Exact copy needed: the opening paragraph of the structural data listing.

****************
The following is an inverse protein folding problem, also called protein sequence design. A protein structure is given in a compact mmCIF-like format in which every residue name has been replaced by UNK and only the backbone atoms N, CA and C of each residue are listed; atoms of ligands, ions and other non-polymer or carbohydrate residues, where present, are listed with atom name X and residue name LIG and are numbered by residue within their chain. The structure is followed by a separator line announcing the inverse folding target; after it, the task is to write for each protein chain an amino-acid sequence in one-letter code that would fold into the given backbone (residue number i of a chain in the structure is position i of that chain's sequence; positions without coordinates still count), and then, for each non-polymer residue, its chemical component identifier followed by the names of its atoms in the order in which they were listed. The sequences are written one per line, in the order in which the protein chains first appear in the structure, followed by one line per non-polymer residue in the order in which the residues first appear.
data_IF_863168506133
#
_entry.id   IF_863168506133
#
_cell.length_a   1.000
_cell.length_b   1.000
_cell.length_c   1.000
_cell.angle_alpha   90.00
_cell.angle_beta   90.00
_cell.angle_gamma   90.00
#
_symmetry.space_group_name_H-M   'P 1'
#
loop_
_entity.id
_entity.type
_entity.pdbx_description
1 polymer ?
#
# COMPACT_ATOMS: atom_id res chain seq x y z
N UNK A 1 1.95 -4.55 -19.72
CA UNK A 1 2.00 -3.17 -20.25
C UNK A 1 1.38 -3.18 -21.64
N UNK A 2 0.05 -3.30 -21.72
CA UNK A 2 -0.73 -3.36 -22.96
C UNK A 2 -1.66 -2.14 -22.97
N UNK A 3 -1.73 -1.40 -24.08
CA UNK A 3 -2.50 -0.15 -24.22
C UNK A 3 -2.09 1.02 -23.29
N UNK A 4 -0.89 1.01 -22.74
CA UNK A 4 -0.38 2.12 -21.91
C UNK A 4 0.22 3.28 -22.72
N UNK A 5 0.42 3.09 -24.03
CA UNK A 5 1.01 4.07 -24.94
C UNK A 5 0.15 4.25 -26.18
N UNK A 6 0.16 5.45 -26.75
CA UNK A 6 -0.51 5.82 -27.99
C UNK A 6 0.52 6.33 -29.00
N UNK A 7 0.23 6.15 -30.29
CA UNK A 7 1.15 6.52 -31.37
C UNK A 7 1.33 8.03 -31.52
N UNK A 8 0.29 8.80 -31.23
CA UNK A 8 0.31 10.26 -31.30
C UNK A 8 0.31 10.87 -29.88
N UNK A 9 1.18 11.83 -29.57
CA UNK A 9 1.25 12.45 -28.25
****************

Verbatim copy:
The following is an inverse protein folding problem, also called protein sequence design. A protein structure is given in a compact mmCIF-like format in which every residue name has been replaced by UNK and only the backbone atoms N, CA and C of each residue are listed; atoms of ligands, ions and other non-polymer or carbohydrate residues, where present, are listed with atom name X and residue name LIG and are numbered by residue within their chain. The structure is followed by a separator line announcing the inverse folding target; after it, the task is to write for each protein chain an amino-acid sequence in one-letter code that would fold into the given backbone (residue number i of a chain in the structure is position i of that chain's sequence; positions without coordinates still count), and then, for each non-polymer residue, its chemical component identifier followed by the names of its atoms in the order in which they were listed. The sequences are written one per line, in the order in which the protein chains first appear in the structure, followed by one line per non-polymer residue in the order in which the residues first appear.